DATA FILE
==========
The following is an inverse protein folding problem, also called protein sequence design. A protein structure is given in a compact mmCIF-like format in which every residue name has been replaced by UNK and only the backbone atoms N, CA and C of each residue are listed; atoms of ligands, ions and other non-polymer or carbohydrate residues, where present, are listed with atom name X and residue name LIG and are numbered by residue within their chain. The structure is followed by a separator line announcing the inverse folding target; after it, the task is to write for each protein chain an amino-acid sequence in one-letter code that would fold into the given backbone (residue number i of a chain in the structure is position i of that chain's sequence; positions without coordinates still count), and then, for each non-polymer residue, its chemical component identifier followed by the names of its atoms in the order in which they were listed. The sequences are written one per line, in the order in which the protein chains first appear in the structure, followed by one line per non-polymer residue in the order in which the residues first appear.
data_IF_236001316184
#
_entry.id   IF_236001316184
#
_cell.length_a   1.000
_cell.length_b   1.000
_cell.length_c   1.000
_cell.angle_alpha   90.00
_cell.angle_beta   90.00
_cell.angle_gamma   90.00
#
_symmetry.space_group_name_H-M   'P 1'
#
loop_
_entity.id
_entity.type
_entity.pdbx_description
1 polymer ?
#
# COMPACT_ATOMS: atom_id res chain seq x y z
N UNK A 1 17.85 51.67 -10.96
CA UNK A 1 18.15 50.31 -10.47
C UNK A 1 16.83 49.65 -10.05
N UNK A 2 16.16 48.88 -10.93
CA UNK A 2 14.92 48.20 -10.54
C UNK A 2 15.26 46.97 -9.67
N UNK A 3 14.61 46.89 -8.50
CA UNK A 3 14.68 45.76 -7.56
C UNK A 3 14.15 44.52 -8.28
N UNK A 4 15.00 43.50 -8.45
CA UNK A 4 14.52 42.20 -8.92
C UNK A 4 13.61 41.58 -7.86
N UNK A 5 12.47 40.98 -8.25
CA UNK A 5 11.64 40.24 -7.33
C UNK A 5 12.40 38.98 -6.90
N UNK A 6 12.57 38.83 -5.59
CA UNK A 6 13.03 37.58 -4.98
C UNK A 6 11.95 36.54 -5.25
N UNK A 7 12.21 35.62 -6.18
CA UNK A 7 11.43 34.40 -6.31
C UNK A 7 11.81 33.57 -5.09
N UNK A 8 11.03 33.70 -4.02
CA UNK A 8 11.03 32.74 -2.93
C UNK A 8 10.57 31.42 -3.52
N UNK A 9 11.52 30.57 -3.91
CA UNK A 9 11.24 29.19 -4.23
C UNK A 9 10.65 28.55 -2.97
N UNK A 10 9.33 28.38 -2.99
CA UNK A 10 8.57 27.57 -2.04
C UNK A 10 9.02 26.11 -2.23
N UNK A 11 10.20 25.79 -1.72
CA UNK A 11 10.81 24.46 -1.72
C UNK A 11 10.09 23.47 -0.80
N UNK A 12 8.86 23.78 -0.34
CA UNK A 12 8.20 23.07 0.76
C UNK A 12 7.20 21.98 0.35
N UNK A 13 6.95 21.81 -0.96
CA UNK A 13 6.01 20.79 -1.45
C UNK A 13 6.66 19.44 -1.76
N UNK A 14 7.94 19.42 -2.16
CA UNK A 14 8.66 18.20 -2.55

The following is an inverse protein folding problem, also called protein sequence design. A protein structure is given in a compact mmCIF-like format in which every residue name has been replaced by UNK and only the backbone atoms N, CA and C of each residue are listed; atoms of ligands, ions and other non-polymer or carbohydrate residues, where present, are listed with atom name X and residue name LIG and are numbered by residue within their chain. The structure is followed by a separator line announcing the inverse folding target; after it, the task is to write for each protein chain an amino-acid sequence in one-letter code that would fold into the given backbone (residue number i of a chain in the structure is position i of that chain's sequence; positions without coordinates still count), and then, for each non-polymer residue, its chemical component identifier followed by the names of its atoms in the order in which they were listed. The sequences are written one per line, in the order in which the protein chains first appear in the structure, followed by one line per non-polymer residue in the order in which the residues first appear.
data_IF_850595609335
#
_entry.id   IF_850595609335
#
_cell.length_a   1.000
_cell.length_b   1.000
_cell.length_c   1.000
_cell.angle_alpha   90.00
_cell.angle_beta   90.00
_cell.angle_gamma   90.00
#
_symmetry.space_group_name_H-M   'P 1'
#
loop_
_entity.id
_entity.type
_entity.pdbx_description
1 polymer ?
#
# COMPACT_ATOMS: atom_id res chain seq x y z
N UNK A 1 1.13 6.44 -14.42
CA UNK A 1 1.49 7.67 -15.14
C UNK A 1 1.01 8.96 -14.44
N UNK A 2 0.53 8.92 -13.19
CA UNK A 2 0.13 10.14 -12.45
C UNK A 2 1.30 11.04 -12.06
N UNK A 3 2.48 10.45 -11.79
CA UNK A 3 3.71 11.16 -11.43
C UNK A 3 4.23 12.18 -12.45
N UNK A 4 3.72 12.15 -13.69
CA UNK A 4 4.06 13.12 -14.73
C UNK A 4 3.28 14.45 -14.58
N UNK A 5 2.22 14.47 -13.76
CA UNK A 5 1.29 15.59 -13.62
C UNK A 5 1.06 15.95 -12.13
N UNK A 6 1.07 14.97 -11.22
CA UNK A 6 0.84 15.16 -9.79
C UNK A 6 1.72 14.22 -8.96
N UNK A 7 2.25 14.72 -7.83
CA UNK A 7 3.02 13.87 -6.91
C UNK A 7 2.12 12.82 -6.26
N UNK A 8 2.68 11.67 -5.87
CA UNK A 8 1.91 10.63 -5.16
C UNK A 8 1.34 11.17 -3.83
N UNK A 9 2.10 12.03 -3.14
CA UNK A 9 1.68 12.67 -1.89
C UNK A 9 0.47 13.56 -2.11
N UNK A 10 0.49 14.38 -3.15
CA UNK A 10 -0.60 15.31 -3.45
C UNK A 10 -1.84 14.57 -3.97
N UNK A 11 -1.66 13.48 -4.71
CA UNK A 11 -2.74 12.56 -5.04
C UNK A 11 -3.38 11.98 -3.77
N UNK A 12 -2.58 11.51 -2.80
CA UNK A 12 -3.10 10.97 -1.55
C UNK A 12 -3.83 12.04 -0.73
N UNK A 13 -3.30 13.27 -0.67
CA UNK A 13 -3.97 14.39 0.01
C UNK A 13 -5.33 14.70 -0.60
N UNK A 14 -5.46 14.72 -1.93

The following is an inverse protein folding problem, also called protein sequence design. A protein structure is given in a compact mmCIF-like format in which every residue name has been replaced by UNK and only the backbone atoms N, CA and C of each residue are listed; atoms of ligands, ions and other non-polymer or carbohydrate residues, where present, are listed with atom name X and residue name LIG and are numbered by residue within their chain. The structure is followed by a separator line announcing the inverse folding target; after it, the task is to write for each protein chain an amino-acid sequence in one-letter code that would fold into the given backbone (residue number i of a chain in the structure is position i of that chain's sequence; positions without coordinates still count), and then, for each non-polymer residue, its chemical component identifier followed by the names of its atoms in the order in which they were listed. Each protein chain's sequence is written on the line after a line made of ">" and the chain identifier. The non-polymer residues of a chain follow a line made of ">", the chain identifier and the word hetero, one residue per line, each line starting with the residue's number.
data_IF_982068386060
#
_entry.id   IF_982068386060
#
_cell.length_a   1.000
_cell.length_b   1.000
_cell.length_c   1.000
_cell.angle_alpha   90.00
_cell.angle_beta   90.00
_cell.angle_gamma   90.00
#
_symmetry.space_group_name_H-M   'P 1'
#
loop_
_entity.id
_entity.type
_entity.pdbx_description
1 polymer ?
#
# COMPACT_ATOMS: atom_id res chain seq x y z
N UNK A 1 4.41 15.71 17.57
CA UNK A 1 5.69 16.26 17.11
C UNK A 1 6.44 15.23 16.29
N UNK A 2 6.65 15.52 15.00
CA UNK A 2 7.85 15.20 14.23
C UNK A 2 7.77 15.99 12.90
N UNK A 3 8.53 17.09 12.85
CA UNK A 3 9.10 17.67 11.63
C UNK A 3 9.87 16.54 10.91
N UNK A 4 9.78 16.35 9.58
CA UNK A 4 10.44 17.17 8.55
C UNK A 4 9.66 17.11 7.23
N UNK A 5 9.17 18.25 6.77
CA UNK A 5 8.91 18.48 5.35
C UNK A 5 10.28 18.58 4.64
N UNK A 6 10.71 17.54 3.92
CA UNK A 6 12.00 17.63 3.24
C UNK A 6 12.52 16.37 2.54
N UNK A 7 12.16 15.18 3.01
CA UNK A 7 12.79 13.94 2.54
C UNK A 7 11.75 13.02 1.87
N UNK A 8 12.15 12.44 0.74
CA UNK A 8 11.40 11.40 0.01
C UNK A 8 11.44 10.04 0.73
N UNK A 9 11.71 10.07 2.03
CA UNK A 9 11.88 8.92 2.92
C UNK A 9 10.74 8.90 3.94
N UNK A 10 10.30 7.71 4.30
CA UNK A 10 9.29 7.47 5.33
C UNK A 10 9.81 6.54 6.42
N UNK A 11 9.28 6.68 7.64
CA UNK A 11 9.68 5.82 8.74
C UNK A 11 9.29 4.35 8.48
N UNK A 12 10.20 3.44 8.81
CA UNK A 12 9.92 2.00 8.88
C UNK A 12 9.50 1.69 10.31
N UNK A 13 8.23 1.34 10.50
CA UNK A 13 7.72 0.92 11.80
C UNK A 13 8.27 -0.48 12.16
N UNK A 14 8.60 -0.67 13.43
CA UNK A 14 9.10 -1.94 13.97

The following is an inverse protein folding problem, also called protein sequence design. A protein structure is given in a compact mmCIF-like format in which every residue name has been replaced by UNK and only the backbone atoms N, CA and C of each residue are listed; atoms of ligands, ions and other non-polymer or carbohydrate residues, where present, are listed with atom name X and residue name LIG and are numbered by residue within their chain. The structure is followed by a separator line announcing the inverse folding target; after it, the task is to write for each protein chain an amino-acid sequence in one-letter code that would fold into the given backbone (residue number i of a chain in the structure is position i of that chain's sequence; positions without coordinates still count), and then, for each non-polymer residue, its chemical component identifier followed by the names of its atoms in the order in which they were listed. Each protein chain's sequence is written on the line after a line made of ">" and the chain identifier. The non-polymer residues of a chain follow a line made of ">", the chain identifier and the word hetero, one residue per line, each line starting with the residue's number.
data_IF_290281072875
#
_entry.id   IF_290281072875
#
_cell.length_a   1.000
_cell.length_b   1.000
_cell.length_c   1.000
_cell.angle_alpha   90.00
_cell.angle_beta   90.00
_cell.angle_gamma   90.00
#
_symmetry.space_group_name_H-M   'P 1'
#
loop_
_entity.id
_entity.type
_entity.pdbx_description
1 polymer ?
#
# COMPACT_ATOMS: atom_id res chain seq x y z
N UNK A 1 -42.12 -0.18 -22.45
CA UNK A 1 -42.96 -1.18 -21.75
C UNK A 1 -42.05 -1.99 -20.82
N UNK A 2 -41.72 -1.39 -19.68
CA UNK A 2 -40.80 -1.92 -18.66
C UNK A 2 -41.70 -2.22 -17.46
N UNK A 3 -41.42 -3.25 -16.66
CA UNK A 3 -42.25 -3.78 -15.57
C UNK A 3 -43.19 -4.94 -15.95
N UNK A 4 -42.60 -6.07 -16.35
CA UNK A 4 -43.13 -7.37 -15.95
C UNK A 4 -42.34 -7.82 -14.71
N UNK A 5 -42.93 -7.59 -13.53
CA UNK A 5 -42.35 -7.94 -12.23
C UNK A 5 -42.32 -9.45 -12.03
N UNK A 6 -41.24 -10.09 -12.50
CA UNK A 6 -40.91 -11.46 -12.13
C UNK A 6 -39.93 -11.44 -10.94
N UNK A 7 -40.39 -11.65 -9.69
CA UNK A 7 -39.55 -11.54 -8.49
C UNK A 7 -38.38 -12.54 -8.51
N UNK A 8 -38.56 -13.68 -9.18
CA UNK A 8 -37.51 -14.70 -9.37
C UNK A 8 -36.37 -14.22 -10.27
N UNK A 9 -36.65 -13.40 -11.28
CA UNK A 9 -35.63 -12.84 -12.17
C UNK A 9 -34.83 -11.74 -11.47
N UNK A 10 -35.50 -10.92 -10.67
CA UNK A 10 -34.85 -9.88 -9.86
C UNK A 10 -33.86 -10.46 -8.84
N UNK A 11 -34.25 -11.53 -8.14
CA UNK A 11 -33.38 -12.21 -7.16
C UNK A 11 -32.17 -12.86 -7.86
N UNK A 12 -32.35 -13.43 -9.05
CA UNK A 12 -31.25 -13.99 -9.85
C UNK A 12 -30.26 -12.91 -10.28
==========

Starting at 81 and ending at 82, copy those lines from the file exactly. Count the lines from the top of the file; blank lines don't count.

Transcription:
1 polymer ?
#